Livability and Social Capital in West Bay, The New Business Precinct of Doha
College of Engineering, Department of Architecture and Urban Planning, Qatar University, Doha, Qatar
- *Corresponding Author:
- Furlan R
College of Engineering Department of Architecture and
Urban Planning Qatar University, Doha, Qatar
Tel: +39 04125716
E-mail: [email protected]
Received August 01, 2015; Accepted August 22, 2015; Published August 27, 2015
Citation: Furlan R (2015) Livability and Social Capital in West Bay, The New Business Precinct of Doha. Arts Social Sci J 6:116. doi:10.4172/2151-6200.1000116
Copyright: © 2015 Furlan R. This is an open-access article distributed under the terms of the Creative Commons Attribution License, which permits unrestricted use, distribution, and reproduction in any medium, provided the original author and source are credited.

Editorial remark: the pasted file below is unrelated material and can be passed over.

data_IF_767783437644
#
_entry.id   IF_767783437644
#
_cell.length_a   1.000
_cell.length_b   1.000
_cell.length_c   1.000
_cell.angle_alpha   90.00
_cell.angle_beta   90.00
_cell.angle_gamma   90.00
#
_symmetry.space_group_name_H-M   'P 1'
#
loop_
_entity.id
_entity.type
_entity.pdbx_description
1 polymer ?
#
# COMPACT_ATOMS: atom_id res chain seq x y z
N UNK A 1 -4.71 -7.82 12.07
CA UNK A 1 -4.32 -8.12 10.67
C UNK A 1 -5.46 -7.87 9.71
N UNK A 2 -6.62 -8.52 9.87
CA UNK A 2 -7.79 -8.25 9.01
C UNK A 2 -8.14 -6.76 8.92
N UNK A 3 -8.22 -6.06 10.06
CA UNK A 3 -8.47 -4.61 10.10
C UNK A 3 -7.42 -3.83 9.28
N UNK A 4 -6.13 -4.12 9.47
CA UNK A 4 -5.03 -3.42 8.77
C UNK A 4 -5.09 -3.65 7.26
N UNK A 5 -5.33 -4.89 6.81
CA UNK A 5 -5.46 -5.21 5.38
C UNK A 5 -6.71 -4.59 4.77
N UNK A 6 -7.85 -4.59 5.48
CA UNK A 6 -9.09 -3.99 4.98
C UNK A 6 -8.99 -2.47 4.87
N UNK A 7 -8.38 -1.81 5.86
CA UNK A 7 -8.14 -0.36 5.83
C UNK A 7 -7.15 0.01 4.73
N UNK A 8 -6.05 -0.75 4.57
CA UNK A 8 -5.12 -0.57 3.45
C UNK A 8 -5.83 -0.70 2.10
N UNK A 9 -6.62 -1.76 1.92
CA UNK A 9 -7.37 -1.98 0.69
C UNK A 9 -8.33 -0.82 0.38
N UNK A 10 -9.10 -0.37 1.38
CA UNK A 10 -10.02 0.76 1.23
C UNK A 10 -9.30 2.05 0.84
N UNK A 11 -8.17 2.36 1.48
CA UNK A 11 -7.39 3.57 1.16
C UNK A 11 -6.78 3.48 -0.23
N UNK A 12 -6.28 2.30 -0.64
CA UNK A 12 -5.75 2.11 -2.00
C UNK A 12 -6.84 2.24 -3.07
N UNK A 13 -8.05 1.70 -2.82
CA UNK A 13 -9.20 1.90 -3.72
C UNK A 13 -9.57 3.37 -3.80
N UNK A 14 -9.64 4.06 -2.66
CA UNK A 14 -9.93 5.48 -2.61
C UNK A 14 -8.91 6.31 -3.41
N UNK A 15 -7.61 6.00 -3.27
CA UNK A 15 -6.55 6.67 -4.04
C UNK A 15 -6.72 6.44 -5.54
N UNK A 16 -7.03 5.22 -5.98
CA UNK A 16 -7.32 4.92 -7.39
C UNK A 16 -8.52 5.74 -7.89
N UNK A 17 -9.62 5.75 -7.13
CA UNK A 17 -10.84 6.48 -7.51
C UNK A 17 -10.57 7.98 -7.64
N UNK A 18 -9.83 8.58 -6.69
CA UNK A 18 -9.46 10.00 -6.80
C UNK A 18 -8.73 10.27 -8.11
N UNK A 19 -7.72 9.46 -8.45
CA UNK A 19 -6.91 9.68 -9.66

Scholars argue that there is a mutual relationship between built environment, social interactions (and/or social capital) and livability: the form of the built environment contributes to the construction of social capital and/or enhancement of livability. Therefore in order to enhance livability, the built environment should provide the arena encouraging social activities. The study of the relationship between built environment, social capital and livability has focused on existing spatial environments at macro level or urban scale. Namely, regardless of the interest to this relationship, direct assessment of the extent to which the built environment of West Bay, the new business precinct of Doha, contributes to the formation and enhancement of social capital, has not been investigated yet. Therefore, this research project aims at filling this gap in the literature. The paper argues that the current spatial form of the built environment of West Bay does not facilitate the development of social activities, which in turn contribute the formation of social capital and enhancement of livability. The aim of the paper is to explore and explain the extent to which the spatial form of the built environment of West Bay can be implemented in order to enhance social interactions and/or social capital and, therefore, to contribute to create a more livable environment. Data is obtained from a household survey and focus group interviews that measured the social capital of tenants living in eight high-rise buildings in West Bay, through their involvement in social activities within the built environment. This allowed understanding how the built environment of West Bay should be modified in order to enhance social capital and consequently implement livability in the neighborhood. The analysis indicates that (1) tenant living in West Bay have low level of social capital and that (2) in order to enhance livability, the spatial form of the neighborhood’s built environment needs to be implemented with public spaces, mixed-use neighborhood design, efficient public transport systems, pedestrian and bicycle networks. This would contribute to create a sense of community and expand opportunity for social interactions, which in the end would contribute to enhance livability.